If you have been "pinged" and are feeling a bit uncomfortable at this stage, all that is required is that you promise yourself that you will no longer engage in sordid behaviour at a stamp show. If you want to earn back a dealer's respect, try apologizing for any previous infraction. It's marvelous how a sincere apology can make him feel friendly towards you, and even more remarkable how good you will feel about yourself.
Now, if you're thinking that all this gratuitous advice seems a bit one-sided, please read on!
PART TWO: TIPS FOR PHILATELIC PROFESSIONALS
1. Be polite. Hang on. Isn't that Number 1 for the collectors? Yes, of course it is. Why do you think you should be able to act like a mobile black cloud towards people who are potential buyers of your products? And why would you want to!? Once again, do unto others…and all that good stuff.
2. Be patient. Many of the people attending stamp shows are "newbies". They don't have your experience, your knowledge, or your urbane sophistication. Their questions may be basic, their comments simplistic, their collecting methods bizarre.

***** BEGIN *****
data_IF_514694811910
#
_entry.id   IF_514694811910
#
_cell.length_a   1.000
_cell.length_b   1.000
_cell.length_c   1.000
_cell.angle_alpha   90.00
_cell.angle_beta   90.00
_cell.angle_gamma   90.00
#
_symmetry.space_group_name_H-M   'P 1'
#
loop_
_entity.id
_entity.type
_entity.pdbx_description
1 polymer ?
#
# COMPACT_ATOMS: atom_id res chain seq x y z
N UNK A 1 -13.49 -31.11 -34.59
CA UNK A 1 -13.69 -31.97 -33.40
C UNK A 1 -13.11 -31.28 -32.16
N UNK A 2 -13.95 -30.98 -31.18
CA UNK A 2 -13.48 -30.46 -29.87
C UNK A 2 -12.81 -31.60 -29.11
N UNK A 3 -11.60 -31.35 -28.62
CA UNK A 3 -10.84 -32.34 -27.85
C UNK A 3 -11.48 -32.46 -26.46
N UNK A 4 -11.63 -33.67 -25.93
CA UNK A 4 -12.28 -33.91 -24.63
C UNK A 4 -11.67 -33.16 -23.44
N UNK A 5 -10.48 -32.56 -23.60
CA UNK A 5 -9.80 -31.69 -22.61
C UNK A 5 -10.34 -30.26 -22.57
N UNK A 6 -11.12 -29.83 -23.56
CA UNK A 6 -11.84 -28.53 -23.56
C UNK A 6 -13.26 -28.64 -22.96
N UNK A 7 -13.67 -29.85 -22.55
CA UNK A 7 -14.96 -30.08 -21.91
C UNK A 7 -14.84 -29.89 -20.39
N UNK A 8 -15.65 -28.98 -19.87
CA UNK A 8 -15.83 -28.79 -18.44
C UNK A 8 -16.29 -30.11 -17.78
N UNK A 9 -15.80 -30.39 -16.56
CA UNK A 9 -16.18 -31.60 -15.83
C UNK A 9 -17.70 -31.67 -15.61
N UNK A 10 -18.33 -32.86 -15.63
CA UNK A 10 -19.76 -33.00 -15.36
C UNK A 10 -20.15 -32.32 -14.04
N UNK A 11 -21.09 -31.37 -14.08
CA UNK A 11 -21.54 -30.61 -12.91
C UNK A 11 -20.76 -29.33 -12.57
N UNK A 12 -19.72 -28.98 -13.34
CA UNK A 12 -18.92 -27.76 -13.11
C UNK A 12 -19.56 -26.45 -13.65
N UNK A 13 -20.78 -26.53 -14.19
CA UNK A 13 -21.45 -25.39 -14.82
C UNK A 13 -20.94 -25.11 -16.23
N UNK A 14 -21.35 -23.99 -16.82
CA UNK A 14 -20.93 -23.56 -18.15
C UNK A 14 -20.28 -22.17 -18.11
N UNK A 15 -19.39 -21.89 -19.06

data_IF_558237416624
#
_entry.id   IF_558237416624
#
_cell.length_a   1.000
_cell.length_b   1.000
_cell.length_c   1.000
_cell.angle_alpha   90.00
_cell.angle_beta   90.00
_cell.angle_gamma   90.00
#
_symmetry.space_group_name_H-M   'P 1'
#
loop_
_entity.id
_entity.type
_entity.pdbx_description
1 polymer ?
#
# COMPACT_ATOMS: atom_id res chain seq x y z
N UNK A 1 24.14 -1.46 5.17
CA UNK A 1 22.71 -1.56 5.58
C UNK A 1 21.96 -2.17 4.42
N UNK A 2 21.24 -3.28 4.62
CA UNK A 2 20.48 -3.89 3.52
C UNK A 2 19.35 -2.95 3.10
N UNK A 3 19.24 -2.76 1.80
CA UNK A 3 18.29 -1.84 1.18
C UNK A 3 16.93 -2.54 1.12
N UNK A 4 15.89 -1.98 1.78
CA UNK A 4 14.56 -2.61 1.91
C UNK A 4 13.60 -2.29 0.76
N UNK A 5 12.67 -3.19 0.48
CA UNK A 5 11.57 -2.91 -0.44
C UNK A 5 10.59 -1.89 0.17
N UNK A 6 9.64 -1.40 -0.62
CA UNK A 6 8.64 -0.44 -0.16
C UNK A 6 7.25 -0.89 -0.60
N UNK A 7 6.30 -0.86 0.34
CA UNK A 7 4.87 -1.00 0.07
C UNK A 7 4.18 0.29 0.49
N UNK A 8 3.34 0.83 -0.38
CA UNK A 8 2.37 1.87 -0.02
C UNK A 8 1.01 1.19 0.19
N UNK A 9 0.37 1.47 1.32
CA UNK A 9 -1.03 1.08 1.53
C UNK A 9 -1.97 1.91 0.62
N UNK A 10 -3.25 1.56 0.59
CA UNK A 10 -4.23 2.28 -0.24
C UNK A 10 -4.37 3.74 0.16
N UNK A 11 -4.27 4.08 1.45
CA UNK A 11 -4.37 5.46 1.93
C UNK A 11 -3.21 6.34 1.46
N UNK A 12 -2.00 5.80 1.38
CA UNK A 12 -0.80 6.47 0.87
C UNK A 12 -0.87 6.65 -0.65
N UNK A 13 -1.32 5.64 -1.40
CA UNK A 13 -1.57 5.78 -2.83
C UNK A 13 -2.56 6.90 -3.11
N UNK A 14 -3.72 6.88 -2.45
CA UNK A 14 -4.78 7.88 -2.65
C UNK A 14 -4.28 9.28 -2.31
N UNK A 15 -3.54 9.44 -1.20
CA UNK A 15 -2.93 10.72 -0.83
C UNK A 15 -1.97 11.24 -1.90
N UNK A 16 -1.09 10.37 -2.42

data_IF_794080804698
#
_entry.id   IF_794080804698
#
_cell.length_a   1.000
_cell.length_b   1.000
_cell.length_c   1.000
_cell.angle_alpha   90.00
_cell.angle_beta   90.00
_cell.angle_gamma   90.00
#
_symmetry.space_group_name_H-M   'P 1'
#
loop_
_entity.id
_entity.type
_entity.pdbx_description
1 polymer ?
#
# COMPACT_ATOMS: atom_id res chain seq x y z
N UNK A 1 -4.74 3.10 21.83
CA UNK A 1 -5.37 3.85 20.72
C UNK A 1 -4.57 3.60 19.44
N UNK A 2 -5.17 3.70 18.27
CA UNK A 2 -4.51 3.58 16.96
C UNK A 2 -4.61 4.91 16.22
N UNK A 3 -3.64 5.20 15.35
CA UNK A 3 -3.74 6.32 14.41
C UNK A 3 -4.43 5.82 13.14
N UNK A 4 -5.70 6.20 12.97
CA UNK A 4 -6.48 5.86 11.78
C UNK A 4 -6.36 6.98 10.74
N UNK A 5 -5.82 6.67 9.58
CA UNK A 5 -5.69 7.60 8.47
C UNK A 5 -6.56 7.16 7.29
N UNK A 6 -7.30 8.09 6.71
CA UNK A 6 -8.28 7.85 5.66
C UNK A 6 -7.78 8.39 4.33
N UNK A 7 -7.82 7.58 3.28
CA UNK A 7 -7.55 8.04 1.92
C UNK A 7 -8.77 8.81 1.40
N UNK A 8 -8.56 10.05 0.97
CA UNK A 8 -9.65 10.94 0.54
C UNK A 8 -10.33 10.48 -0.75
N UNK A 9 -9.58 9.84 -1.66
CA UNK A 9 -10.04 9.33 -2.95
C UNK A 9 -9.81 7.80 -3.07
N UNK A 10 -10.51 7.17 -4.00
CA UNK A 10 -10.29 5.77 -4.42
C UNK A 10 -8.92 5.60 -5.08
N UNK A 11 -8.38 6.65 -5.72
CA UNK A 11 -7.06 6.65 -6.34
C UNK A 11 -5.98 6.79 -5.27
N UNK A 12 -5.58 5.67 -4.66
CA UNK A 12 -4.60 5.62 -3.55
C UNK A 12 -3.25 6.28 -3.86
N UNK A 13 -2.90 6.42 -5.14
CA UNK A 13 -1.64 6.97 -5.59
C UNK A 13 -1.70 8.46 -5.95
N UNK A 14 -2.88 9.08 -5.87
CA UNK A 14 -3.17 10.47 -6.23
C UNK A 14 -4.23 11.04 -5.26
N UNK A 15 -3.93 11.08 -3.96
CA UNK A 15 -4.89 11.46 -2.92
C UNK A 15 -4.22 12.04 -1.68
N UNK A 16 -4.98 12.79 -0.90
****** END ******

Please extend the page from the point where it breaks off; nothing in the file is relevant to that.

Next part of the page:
Guess what! There was a time when you were where they are today. A little humility goes a long way. Take the time to answer those daft questions, offer helpful advice, and take enough interest to point them in the right direction. You mightn't get much benefit from it now but in the longer term the rewards will flow to you.
3. Be considerate. It's an obvious fact that not everyone who comes to your booth will be as handsome, debonair, and intellectually endowed as you. Count your blessings, and don't be so base as to ridicule another human being for a speech impediment, physical infirmity, odd appearance, or an eccentric manner. Some of the most affluent of people fall into one or more of these categories. So do some of the most pleasant people you will ever meet.
There can be little doubt that everybody who collects - whether it be bottletops, fast cars, shoes, or stamps - is a bit "weird". Well, here’s a revelation. So is everybody who supplies them!
Your empathy will be appreciated, and rewarded.
4. Be grateful. Outside the collectibles industry, how many people do you know who have had the privileged opportunity of turning their hobby into a business? It's a great thing.